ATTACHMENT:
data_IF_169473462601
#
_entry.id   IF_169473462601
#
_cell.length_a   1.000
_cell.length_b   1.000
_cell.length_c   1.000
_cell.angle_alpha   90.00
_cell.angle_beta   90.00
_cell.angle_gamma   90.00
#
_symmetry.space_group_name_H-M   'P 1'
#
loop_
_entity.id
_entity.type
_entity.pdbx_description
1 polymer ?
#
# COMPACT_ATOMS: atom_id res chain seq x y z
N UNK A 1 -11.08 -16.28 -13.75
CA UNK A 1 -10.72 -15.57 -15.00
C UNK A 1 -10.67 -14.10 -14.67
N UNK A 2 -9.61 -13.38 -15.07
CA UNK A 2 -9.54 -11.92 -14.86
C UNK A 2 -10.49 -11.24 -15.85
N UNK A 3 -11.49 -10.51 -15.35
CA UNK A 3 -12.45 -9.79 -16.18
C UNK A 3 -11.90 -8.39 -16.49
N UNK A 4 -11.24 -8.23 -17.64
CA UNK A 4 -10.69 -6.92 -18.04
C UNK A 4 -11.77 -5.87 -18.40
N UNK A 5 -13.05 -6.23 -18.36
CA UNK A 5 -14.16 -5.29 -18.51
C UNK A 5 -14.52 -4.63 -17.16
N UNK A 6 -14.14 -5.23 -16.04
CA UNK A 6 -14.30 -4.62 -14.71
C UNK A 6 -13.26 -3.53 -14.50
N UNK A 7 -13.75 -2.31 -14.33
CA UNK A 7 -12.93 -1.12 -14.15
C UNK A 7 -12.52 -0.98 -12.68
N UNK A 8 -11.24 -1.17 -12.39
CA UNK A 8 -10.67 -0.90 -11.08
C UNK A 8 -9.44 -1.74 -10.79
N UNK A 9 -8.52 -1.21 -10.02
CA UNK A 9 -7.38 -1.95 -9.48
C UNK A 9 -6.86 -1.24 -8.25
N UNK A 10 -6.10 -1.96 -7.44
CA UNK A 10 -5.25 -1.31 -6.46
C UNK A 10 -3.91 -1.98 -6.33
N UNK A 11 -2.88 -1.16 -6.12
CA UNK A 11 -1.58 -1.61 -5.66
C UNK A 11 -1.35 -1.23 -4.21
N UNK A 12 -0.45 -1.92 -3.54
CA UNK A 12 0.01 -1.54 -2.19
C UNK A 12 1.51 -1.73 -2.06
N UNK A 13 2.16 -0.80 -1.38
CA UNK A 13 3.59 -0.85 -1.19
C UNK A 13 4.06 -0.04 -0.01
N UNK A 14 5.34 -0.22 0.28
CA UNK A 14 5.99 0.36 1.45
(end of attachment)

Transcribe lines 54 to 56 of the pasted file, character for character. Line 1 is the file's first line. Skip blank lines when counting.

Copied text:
N UNK A 12 -0.45 -1.92 -3.54
CA UNK A 12 0.01 -1.54 -2.19
C UNK A 12 1.51 -1.73 -2.06